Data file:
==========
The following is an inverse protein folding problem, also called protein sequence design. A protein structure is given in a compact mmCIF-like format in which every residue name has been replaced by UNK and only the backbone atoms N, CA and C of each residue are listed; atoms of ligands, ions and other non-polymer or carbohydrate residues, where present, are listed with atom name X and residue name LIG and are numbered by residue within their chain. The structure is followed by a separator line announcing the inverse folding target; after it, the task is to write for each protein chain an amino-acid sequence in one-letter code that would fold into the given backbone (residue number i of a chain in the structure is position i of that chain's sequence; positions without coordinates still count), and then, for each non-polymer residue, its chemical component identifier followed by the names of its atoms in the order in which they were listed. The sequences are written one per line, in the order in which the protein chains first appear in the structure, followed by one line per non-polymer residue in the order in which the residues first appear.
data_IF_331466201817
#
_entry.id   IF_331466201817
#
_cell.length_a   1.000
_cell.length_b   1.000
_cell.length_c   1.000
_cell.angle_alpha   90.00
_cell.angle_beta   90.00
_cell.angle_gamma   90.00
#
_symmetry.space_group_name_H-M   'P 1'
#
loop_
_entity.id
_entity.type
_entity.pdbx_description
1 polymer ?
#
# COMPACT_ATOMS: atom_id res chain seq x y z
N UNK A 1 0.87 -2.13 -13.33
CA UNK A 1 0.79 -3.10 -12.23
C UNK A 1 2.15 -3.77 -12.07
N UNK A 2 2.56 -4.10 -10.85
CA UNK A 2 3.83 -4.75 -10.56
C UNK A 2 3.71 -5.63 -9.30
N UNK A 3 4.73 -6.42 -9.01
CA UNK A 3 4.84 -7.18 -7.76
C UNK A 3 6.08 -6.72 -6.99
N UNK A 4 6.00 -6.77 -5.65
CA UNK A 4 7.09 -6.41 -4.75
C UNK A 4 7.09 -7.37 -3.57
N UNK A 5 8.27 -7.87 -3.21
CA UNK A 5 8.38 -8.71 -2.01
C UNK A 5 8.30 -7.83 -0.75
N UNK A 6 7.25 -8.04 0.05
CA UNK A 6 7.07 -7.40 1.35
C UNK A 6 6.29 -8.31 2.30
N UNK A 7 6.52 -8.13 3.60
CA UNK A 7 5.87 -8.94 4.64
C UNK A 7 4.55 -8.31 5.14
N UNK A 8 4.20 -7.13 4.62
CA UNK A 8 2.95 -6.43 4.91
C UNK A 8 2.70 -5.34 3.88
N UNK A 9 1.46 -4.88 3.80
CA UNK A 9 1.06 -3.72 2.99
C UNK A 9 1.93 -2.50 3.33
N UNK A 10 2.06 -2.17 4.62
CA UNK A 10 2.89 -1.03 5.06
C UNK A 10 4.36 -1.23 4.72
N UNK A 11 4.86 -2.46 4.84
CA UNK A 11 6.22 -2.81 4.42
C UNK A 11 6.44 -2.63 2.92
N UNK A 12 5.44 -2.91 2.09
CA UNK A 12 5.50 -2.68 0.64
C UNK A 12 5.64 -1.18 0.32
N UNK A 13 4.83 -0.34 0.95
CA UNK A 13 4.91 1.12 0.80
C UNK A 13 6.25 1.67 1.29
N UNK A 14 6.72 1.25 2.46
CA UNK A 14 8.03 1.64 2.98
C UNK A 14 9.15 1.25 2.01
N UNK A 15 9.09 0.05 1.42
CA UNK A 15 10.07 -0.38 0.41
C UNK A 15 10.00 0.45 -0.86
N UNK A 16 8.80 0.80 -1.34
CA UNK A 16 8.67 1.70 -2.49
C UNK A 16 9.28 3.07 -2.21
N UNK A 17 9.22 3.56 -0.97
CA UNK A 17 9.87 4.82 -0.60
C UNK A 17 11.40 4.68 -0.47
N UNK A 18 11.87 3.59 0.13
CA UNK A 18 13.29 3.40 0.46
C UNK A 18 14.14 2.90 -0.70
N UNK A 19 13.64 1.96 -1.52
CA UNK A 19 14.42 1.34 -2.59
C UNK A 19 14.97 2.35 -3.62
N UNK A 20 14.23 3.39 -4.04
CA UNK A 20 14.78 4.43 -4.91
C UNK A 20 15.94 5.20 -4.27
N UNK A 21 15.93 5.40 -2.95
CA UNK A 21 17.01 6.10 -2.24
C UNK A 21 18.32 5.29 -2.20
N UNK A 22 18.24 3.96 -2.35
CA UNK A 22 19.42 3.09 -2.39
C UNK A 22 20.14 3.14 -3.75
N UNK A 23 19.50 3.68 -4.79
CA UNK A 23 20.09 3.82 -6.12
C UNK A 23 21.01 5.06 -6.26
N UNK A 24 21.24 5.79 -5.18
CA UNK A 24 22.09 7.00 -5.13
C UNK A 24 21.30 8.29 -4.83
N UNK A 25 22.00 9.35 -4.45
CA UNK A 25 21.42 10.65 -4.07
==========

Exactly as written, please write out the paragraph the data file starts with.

The following is an inverse protein folding problem, also called protein sequence design. A protein structure is given in a compact mmCIF-like format in which every residue name has been replaced by UNK and only the backbone atoms N, CA and C of each residue are listed; atoms of ligands, ions and other non-polymer or carbohydrate residues, where present, are listed with atom name X and residue name LIG and are numbered by residue within their chain. The structure is followed by a separator line announcing the inverse folding target; after it, the task is to write for each protein chain an amino-acid sequence in one-letter code that would fold into the given backbone (residue number i of a chain in the structure is position i of that chain's sequence; positions without coordinates still count), and then, for each non-polymer residue, its chemical component identifier followed by the names of its atoms in the order in which they were listed. The sequences are written one per line, in the order in which the protein chains first appear in the structure, followed by one line per non-polymer residue in the order in which the residues first appear.